Can India Afford A War?

EditorialCan India Afford A War?

‘This world, as we know it, can change in a blink of an eye.’ The past few decades have witnessed several such events (read World Wars, Cuban Missile Crisis, Korea conflict etc) that conformed to this quote. Tensions between nations escalated to such an extent that the world witnessed in distress as chances of full-scale nuclear war loomed. Thankfully, India has never had a situation that endangered world peace, until now. India and Pakistan are at a verge of potential war, maybe even a nuclear war. What happened that we are now facing this danger? Are we really looking at a full-blown war? Can India afford a war?


Tensions between India and Pakistan have always been at a high, now more than ever. And this has happened in a matter of just 2 weeks. On 14 February, an SUV laden with 350+ Kg explosives rammed into a bus of CRPF convoy in Pulwama, J&K. This ghastly terrorist attack martyred 44 Jawans and left several injured. Jaish-e-Mohammad, a terror outfit with an objective to liberate Kashmir from India, took the responsibility of the attack. Jaish, headed by Masood Azhar, is an organization that is functioning safely in the interiors of Pakistan through ISI and Pakistan Army’s support. This terror outfit is also responsible for carrying out the attack on Pathankot Air Base and in Uri in 2016.
The immediate response of the Indian Government was to withdraw the Most Favoured Nation status accorded to Pakistan. The duty on exports from Pakistan was raised to 200%. India also summoned envoys of 25 nations to apprise them of Pakistan’s involvement in the attack and the safe haven it gives to terror outfit. India has also decided to divert its share of water from the Indus Water Treaty. However, the biggest chapter in this story was written by the Indian Air force on 26 February.
12 Mirage 2000 jets, in a pre-emptive Non-Military strike, bombed the camps of Jaish in Balakot, Muzzafarnagar and Chakoti in Pakistan. Acting on confirmed intelligence reports that Jaish-e-Mohammad was planning more attacks like Pulwama across India, the IAF bombed their major camps. This was not a military strike as it was an attack on the terrorist camps however Pakistan vowed revenge. This unfolded another chapter, bringing us closer to the war.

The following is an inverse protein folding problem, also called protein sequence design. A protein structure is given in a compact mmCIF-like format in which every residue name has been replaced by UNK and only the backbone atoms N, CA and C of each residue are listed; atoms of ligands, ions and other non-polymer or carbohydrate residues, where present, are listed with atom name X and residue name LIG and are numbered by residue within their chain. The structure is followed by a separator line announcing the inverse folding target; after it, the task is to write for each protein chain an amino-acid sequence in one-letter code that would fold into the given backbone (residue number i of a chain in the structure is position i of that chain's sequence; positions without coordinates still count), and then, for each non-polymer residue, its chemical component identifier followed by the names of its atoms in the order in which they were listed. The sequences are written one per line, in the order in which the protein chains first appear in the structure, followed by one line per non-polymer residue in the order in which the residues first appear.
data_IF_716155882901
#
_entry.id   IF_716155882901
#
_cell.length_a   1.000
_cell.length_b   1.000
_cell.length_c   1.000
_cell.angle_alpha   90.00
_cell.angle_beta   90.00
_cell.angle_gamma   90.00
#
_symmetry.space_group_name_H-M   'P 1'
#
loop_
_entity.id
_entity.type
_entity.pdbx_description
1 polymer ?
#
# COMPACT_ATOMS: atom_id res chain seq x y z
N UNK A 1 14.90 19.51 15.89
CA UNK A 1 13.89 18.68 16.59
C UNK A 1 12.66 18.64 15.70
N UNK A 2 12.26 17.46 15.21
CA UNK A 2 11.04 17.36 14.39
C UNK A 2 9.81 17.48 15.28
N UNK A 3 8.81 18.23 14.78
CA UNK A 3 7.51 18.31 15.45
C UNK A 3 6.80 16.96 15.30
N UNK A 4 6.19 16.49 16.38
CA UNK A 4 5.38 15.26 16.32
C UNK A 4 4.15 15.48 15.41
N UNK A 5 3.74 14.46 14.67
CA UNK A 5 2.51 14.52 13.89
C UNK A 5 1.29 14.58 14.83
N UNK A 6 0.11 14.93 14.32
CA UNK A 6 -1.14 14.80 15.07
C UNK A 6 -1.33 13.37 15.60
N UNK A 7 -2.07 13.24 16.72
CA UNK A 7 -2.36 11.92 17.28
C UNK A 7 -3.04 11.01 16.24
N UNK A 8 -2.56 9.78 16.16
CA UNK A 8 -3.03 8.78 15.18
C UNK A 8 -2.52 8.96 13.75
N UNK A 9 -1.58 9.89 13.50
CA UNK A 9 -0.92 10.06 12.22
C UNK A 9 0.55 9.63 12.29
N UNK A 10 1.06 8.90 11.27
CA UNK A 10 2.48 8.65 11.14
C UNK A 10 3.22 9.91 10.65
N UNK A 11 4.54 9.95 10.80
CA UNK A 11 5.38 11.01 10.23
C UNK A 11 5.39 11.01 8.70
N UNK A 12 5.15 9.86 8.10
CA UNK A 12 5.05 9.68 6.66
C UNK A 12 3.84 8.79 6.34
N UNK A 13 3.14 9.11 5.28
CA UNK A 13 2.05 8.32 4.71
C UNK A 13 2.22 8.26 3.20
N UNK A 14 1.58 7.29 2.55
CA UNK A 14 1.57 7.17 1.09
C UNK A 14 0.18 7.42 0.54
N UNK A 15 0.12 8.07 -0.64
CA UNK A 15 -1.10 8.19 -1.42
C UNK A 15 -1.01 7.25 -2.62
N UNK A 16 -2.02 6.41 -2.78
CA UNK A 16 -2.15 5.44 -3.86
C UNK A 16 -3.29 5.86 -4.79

The next day, skirmishes across the LOC increased like never before. Pakistan violated the ceasefire agreement. Such were the tensions that Pakistan scrambled its F-16 Fighter jets across Loc. Responding to this development, the IAF through its Mig-21s led the charge of retaliation. A Mig led by pilot Abhinandan Varthaman shot down an F-16. However, in the process, he crashed in POK and was captured by the Pakistani army. He was first found by a mob that beat him black and blue but was later rescued by the Pakistani Army. Their Army later released videos of the captured pilot drawing flak from media and the Indian government.
The Geneva Convention 1949 of the UN dictates that if a soldier is not returned within 7 days, the country can officially declare war. And within hours of his capture, the entire world’s eye was on the Indian subcontinent as the potential of a massive Indian retaliation loomed. However, heeding to the Geneva Convention, Pakistan PM Imran Khan declared today that they’ll release Abhinandan as a ‘peace gesture’. While this has brought down the tensions between the two nations for a period of time, one cannot say how long this period will last. The potential of war exists like before.